We have to make it clear what our characters want and why they want it. We have to understand what’s most important to them, and once we do, then we’re invested. When Luke Skywalker’s aunt and uncle were killed in Star Wars IV: A New Hope, we already knew that he dreamed of leaving Tatooine behind and becoming ‘a Jedi like his father.’ Because of that, we’re eager to see what he does next in the pursuit of that goal.

On the other hand, when Hester Shaw attempts to assassinate Thaddeus Valentine in Mortal Engines, it’s utterly meaningless to us. We don’t know what her beef with him is, why she wants him dead, or what she will accomplish by killing him. We have no reason to root for her to either succeed or to fail.

 Even more egregious than this are the instances where a character performs an action without having any real reason whatsoever to do so.  In such cases, the reason is transferred from the character’s motivation to the author’s motivation. They did it because the story needed them to do it.

In Batman and Robin, why did Mr. Freeze tell Batman that he’d ‘kill him next time’ when he had him in his clutches and could have easily ended his life then and there, accomplish all of his goals, and save his wife? Because then the story wouldn’t have happened.

All authors need to make sure that their characters are properly motivated, and that their motivations make sense. More experienced authors discover ways to weave character motivation into the story so that they are intrinsically linked. As you learn to pay attention to character motivations and adjust them as needed, you’ll find that your novel instantly becomes more compelling and interesting.


Identifying The Theme

The second big-picture objective that you need to address when editing is theme. Now, I know, I know. “Theme” may be a five-letter word, but to many authors, well… it might as well be one short.

It’s too complex. No, not just that. It’s too complicated. It’s needlessly complicated. You don’t want to have to think about the themes in your novel when you could be focusing on more compelling things, like adding in exciting action sequences and killer plot twists.

Just as with character motivation, however, you’ll find that theme connects our readers to the story. Theme resonates with them, and having a solid theme developed is a sure way to keep them interested.

While you may accidentally stumble upon certain themes while writing your novel, the best themes are planned out and developed just as well as the plot and the character motivations are. After all, the more work you put into developing the themes of your work, the more there will be for your readers to discover.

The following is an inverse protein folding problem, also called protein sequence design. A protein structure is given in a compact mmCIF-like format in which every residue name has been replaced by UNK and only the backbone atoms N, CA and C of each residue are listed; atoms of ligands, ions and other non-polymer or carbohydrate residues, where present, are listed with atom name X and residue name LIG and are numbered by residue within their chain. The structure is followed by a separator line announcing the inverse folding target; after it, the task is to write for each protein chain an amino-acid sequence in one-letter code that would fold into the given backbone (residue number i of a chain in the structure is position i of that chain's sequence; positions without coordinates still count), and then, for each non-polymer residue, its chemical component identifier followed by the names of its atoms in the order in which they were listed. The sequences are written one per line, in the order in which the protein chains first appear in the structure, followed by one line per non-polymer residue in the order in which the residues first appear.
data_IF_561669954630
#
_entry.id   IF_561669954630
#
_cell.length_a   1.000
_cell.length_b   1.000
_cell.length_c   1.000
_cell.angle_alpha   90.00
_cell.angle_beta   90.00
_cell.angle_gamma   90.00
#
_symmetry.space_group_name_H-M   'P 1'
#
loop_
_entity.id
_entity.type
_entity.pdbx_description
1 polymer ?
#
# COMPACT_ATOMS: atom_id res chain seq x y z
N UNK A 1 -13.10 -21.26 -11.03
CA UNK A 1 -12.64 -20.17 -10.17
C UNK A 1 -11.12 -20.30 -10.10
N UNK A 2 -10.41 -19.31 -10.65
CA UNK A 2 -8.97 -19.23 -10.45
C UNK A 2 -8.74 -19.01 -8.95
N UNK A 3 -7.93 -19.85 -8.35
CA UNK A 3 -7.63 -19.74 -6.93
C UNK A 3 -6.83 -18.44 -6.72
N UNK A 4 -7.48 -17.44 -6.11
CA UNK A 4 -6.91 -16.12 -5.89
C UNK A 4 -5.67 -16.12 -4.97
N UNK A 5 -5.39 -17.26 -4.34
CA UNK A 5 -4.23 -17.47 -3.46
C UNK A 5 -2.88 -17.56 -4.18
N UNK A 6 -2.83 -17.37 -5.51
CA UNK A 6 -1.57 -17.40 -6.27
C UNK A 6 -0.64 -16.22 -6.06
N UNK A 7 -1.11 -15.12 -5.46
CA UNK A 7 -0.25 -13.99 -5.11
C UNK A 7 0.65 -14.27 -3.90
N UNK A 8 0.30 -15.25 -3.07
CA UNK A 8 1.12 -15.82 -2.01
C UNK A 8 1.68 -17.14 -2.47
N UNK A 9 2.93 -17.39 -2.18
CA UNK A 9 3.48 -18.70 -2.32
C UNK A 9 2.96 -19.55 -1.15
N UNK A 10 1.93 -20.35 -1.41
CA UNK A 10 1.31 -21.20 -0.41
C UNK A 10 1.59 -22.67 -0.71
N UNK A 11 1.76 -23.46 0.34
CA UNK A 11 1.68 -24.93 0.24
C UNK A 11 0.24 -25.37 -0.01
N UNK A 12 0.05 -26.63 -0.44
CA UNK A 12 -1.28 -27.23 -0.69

Don’t Be Afraid

My greatest suggestion when it comes to editing your novel is: don’t feel like you’re guaranteed to suffer through the entire process. And definitely don’t be afraid of editing. With just a few simple steps, and a little perseverance, you can craft your simple first draft into a fantastic, thoroughly developed manuscript.


What has been your best, or worst, experience with editing? Let me on Twitter @QJ_author, or at TheWritersEverything.org/transcripts.

Character Development Question

Now it’s time for this week’s character development question, which is:

What was the spirit behind the character’s nicknames?

In season 1 Episode 5, we briefly touched on the concept on nicknames, and a couple of the different reasons for their existence, such as the way they can serve as terms of endearment or simply as abbreviations. But there are other reasons why characters are given nicknames, and sometimes those reasons aren’t so wholesome.

In fact, rather than being given to a character out of a place of love, many nicknames are used, especially by bullies, to make fun of characters, such as four eyes, lard, etc.

In The Big Bang Theory, the astronauts that Howard worked with in NASA never took him seriously. So instead of giving him a cool nickname, as was their tradition, they chose to nickname him Fruit Loops, thanks to his grandmother’s unfortunately timed interruption of his video chat with them.

In Get Smart, Max’s fellow agents at CONTROL choose to give him nicknames such as Maxi Pad, due to their extreme dislike of him.

In Hey Arnold!, Helga attempts to hide her obsession for Arnold by addressing him with the insulting nickname of ‘Football Head’.

Writing Prompt of the Week

And finally, we’re going to have our writing prompt of the week. This week’s prompt is to write xxx. Let your imagination run wild, and be sure to share your resulting work with me on Twitter @QJ_Author.


Thank you so much for listening to this week’s episode of The Writer’s Everything podcast. If you’d like to read a transcript of this episode, you can find it at TheWritersEverything.org/transcripts. If you’d like to listen to future episodes, be sure to subscribe on whatever platform you’re currently listening on, and be sure to give it a rating while you’re at it to let me know what you think of the podcast. The Writer’s Everything is also available as a free downloadable magazine. If you’d like to read it, simply go to TheWritersEverything.org/magazine, and download the issue of your choice. If you’d like access to exclusive bonus content, such as my list and review of the top Character Name Generators on the web, you can go to TheWritersEverything.org/newsletter. If you’d like to support the podcast, you can do so at Patreon.com/QJMartin. For your convenience, all the referenced links will also be in the show notes.

Listen to more of Season 1 of tWE.